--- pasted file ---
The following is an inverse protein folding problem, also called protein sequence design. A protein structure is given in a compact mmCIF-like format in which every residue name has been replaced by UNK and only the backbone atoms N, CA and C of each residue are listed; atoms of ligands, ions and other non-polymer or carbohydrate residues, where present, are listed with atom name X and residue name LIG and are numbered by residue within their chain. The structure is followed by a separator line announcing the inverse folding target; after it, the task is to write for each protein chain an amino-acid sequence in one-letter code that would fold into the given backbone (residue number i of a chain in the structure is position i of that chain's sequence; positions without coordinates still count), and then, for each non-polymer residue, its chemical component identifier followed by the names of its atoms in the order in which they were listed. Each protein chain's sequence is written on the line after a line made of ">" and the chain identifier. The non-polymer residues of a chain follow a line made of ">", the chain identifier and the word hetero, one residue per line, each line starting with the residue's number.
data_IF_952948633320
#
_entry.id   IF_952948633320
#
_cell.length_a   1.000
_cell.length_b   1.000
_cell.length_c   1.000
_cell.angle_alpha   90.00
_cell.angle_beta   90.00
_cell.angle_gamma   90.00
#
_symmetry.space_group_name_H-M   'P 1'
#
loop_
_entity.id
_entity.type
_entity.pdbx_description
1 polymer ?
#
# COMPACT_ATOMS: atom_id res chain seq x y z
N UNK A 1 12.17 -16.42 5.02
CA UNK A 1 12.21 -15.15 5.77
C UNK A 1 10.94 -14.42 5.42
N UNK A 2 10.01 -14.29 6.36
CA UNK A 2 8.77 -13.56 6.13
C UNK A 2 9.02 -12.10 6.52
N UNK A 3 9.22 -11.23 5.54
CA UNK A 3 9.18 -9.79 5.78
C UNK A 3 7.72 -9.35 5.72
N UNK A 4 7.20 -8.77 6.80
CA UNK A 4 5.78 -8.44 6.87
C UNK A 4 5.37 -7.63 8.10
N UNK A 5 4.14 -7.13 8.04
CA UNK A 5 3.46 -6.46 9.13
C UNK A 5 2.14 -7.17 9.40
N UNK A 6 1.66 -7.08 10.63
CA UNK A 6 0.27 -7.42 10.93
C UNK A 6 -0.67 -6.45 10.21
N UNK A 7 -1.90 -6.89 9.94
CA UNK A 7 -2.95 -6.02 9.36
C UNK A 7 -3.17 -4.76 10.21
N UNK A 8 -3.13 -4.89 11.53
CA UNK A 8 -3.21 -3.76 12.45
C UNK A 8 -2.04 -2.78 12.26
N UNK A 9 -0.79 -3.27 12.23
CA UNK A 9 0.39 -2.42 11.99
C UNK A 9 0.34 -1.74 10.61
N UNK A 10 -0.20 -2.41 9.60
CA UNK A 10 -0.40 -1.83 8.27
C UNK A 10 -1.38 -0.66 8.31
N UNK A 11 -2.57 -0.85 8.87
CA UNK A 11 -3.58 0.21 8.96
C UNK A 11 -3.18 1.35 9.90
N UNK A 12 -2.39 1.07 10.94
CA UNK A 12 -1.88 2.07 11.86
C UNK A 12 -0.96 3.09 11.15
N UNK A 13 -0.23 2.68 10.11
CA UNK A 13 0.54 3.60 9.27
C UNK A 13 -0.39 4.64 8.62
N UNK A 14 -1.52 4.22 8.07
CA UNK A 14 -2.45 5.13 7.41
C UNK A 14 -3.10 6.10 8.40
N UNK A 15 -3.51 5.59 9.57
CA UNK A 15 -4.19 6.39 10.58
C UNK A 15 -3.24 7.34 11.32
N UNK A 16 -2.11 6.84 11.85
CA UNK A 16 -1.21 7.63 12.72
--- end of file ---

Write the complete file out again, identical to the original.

The following is an inverse protein folding problem, also called protein sequence design. A protein structure is given in a compact mmCIF-like format in which every residue name has been replaced by UNK and only the backbone atoms N, CA and C of each residue are listed; atoms of ligands, ions and other non-polymer or carbohydrate residues, where present, are listed with atom name X and residue name LIG and are numbered by residue within their chain. The structure is followed by a separator line announcing the inverse folding target; after it, the task is to write for each protein chain an amino-acid sequence in one-letter code that would fold into the given backbone (residue number i of a chain in the structure is position i of that chain's sequence; positions without coordinates still count), and then, for each non-polymer residue, its chemical component identifier followed by the names of its atoms in the order in which they were listed. Each protein chain's sequence is written on the line after a line made of ">" and the chain identifier. The non-polymer residues of a chain follow a line made of ">", the chain identifier and the word hetero, one residue per line, each line starting with the residue's number.
data_IF_952948633320
#
_entry.id   IF_952948633320
#
_cell.length_a   1.000
_cell.length_b   1.000
_cell.length_c   1.000
_cell.angle_alpha   90.00
_cell.angle_beta   90.00
_cell.angle_gamma   90.00
#
_symmetry.space_group_name_H-M   'P 1'
#
loop_
_entity.id
_entity.type
_entity.pdbx_description
1 polymer ?
#
# COMPACT_ATOMS: atom_id res chain seq x y z
N UNK A 1 12.17 -16.42 5.02
CA UNK A 1 12.21 -15.15 5.77
C UNK A 1 10.94 -14.42 5.42
N UNK A 2 10.01 -14.29 6.36
CA UNK A 2 8.77 -13.56 6.13
C UNK A 2 9.02 -12.10 6.52
N UNK A 3 9.22 -11.23 5.54
CA UNK A 3 9.18 -9.79 5.78
C UNK A 3 7.72 -9.35 5.72
N UNK A 4 7.20 -8.77 6.80
CA UNK A 4 5.78 -8.44 6.87
C UNK A 4 5.37 -7.63 8.10
N UNK A 5 4.14 -7.13 8.04
CA UNK A 5 3.46 -6.46 9.13
C UNK A 5 2.14 -7.17 9.40
N UNK A 6 1.66 -7.08 10.63
CA UNK A 6 0.27 -7.42 10.93
C UNK A 6 -0.67 -6.45 10.21
N UNK A 7 -1.90 -6.89 9.94
CA UNK A 7 -2.95 -6.02 9.36
C UNK A 7 -3.17 -4.76 10.21
N UNK A 8 -3.13 -4.89 11.53
CA UNK A 8 -3.21 -3.76 12.45
C UNK A 8 -2.04 -2.78 12.26
N UNK A 9 -0.79 -3.27 12.23
CA UNK A 9 0.39 -2.42 11.99
C UNK A 9 0.34 -1.74 10.61
N UNK A 10 -0.20 -2.41 9.60
CA UNK A 10 -0.40 -1.83 8.27
C UNK A 10 -1.38 -0.66 8.31
N UNK A 11 -2.57 -0.85 8.87
CA UNK A 11 -3.58 0.21 8.96
C UNK A 11 -3.18 1.35 9.90
N UNK A 12 -2.39 1.07 10.94
CA UNK A 12 -1.88 2.07 11.86
C UNK A 12 -0.96 3.09 11.15
N UNK A 13 -0.23 2.68 10.11
CA UNK A 13 0.54 3.60 9.27
C UNK A 13 -0.39 4.64 8.62
N UNK A 14 -1.52 4.22 8.07
CA UNK A 14 -2.45 5.13 7.41
C UNK A 14 -3.10 6.10 8.40
N UNK A 15 -3.51 5.59 9.57
CA UNK A 15 -4.19 6.39 10.58
C UNK A 15 -3.24 7.34 11.32
N UNK A 16 -2.11 6.84 11.85
CA UNK A 16 -1.21 7.63 12.72